Class design also feels like something that has reached a great balancing point in Shadowlands, though that will obviously be tested as players hit end-game and begin grinding through whatever awaits them in the future. In all of the dungeons run along the way to the culmination of the main Shadowlands launch narrative, no class felt dramatically over- or under-powered, resulting in a pleasant experience. It’s likely that won’t hold, as dedicated players are excellent at pushing on the edges of design until something breaks, but at the very least each class has a steady base regardless of where it slots into a certain meta point for competitive content.
More Shadowlands-centric elements, such as the Covenant system, also impress, helping player identity continue to vary beyond just class and talent choices. That being said, there are some pretty clear winners in terms of Covenants at launch, and most players seem content to stick to the few that are best for respective classes. Some work on diversifying Covenants selections or designing more interesting, fun identity developments could go a long way in making the system feel different from previous progression-based elements found over the last several expansions. Covenants do come as a post-leveling experience in Shadowlands the first time around, but it works well, giving subscribers even more incentive to continue playing once the XP bar stops being relevant. Later characters can also jump into Covenants earlier on, which is quite welcome.
Soulbinding gives players more customization even after leveling has finished, further deepening options for min-maxers and theorycrafters.Torghast also adds a new spin on World of Warcraft content, and what’s there is interesting, though it’s unclear what kind of longevity is present for the structure as a long-term implementation.
Torghast is a weird hybrid between a deckbuilding game and a traditional WoW dungeon run with some other influences sprinkled in for good measure, and at first blush it’s fascinating. Theorycrafting on the fly which buffs make the most sense for a character and watching them stack in a satisfying way when they’re implemented well is a different sort of rewarding, and any variation to end-game or gameplay pursuits in Shadowlands is welcome, helping to break up the usual smattering of reputation grinds and optimal itemization.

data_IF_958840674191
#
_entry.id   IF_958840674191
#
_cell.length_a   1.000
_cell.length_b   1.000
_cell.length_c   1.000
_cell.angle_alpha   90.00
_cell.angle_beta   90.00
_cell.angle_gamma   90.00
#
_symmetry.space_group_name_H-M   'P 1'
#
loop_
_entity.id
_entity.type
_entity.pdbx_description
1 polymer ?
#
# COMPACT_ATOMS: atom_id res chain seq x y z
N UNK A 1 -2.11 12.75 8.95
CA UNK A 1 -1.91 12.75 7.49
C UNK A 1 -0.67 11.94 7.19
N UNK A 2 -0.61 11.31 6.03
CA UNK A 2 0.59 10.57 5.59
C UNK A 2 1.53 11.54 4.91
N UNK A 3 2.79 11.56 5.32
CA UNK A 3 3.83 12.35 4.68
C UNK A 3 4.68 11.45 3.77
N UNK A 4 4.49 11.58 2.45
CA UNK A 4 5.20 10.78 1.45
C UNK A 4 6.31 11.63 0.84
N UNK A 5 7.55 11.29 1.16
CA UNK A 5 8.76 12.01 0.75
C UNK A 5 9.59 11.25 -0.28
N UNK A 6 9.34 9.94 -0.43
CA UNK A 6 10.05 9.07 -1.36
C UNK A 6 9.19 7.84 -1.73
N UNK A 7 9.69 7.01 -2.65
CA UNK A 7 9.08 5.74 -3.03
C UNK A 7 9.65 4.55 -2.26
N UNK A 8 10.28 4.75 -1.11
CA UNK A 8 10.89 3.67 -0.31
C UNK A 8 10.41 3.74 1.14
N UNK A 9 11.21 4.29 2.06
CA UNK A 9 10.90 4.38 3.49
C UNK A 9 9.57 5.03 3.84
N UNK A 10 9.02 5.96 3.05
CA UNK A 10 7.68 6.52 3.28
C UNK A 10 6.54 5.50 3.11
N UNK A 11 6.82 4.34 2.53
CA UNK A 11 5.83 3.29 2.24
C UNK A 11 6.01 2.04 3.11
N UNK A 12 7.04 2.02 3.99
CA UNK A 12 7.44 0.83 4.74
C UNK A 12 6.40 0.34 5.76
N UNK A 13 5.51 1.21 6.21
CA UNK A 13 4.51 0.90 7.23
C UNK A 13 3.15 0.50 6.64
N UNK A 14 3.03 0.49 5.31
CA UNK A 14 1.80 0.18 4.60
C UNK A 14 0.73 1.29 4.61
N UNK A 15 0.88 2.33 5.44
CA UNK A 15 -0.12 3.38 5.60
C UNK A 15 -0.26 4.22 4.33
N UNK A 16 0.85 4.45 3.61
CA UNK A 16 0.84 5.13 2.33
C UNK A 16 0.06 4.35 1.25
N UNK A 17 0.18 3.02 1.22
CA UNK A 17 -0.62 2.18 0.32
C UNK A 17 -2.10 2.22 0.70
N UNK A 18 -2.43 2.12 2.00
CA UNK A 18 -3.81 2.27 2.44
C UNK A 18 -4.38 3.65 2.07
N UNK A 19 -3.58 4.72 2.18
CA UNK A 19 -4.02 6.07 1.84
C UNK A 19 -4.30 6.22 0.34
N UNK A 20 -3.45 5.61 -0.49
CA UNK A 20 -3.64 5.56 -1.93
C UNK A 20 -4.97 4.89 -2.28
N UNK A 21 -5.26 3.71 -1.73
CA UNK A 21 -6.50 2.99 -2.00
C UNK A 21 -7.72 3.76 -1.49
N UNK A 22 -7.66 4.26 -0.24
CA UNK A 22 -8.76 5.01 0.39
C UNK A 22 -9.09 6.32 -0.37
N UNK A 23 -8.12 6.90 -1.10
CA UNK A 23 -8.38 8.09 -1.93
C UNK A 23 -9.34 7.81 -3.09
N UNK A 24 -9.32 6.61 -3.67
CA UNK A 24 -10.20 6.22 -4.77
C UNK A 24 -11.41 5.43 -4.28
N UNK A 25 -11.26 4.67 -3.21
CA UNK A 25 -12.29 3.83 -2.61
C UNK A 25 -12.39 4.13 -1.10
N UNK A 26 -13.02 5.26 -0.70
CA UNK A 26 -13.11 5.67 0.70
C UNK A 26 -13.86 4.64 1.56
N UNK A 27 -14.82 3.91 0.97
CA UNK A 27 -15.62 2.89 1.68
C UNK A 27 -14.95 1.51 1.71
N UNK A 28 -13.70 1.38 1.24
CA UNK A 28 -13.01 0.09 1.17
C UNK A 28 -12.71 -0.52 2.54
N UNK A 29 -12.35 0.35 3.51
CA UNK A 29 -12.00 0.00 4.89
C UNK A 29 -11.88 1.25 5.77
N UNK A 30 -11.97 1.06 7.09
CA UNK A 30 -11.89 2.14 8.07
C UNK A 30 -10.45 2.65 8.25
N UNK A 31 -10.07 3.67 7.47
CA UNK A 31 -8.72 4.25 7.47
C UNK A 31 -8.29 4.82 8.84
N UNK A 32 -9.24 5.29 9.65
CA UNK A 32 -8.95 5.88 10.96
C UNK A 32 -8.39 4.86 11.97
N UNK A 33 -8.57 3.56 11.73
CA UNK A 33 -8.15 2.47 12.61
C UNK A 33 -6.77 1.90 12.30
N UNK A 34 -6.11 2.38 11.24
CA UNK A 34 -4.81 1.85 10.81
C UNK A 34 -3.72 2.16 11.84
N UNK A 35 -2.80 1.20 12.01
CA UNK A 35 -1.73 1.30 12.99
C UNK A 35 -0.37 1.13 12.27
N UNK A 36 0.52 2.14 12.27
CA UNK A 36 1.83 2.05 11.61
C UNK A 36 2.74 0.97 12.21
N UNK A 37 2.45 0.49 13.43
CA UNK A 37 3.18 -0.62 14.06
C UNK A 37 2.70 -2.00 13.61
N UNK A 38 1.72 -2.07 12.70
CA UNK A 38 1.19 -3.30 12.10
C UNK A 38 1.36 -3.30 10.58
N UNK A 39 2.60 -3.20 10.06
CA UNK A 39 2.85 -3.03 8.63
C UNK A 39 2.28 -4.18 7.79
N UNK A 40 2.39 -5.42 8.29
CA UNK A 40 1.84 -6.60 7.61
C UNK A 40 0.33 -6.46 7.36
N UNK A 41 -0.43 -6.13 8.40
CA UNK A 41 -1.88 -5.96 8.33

Unsurprisingly, World of Warcraft: Shadowlands is gorgeous and has a soundtrack backing it up that’s equally compelling. Between the Afterlives animated series and the lo-fi remixes of the game’s music, it was pretty much assumed the expansion would deliver on some excellent visuals and sounds, and Shadowlands doesn’t disappoint. The vivids of Bastion and Ardenweald balance the dreariness of Maldraxxus and the gloom of Revendreth wonderfully, and new characters ooze the same kind of personality and charm as the zones that spawn them.
If there are any flaws in World of Warcraft: Shadowlands, they’re mostly ones that existed prior to its launch and seem to be divisive no matter how they’re handled. Some people adore the direction World of Warcraft has headed with accessibility, and Shadowlands is more of the same. That comes at the expense of any real challenges during leveling – even quests that suggest 3 players to complete can be done with 2 quite easily, for instance – and an end-game that still feels like it’s missing an identity. That’s not an indictment of Shadowlands‘ post-leveling experience by any means, but something that needs to be monitored as Blizzard builds upon a solid end-game foundation and defines what will come with Shadowlands patches and content updates now that the expansion is live.
Truth be told, it always feels a little too much like predicting the future when discussing end-game during an MMORPG expansion’s launch. There are too many variables to consider, let alone the fact that player feedback tends to shape post-launch plans and change what already existed on top of that. Setting that aside, the core experience of World of Warcraft: Shadowlands is one that recaptures the allure of Wrath of the Lich King while preserving the accessibility of Battle for Azeroth. With so many gigantic changes to the way World of Warcraft is experienced, Shadowlands feels like the perfect jumping off point for returning fans, new players, and veterans alike. If nothing else, World of Warcraft: Shadowlands is immensely fun. Go play it and figure out the rest later.
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World of Warcraft: Shadowlands is available now. Screen Rant was provided with an Epic Edition code and an additional 30 days of game time for the purpose of this review.